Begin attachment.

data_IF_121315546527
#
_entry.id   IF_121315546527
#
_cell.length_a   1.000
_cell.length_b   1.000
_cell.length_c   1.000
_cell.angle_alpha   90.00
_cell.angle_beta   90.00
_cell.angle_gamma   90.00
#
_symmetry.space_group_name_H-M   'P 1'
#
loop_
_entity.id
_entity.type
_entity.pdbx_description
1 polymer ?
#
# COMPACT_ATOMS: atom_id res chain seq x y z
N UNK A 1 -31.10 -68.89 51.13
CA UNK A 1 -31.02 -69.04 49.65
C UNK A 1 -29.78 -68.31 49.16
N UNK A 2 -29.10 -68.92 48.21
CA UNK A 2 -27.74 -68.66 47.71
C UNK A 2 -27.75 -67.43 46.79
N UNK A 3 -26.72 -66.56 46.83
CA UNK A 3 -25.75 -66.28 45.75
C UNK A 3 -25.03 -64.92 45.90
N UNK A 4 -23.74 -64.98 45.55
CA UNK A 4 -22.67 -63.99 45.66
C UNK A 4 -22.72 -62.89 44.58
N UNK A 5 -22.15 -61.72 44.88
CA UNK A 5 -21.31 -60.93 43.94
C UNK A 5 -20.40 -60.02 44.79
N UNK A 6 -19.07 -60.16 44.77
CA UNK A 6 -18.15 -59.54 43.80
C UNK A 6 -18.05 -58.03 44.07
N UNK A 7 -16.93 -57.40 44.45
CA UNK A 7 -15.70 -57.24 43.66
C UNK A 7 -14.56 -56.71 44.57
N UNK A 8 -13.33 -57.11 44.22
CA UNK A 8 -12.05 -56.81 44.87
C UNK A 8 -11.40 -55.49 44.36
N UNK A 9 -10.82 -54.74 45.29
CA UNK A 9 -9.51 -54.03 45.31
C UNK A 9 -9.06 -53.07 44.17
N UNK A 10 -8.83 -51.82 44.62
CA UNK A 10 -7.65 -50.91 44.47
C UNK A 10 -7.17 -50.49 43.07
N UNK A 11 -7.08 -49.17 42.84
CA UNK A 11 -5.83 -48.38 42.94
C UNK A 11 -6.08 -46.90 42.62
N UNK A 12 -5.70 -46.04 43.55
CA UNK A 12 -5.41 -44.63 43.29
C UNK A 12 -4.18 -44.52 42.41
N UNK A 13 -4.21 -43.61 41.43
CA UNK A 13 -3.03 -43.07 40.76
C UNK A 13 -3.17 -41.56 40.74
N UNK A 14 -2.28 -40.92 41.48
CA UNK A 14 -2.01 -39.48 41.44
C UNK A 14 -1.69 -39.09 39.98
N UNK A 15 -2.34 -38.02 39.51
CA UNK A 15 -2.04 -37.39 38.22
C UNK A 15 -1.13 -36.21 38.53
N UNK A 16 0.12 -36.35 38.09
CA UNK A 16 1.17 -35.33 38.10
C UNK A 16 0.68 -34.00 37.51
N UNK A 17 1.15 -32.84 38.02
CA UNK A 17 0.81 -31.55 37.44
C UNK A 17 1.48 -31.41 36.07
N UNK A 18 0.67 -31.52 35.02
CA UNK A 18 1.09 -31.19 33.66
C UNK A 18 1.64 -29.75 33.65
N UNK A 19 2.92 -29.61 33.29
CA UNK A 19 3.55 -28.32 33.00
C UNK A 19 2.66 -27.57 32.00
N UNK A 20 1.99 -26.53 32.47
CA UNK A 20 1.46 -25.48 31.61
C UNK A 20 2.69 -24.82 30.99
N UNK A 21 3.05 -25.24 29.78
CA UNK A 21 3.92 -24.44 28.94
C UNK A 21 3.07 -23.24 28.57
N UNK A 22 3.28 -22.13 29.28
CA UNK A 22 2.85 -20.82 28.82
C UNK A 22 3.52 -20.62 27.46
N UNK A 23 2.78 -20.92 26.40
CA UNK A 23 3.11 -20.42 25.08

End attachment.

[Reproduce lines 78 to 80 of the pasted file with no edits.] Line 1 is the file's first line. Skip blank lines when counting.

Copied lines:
N UNK A 20 1.99 -26.53 32.47
CA UNK A 20 1.46 -25.48 31.61
C UNK A 20 2.69 -24.82 30.99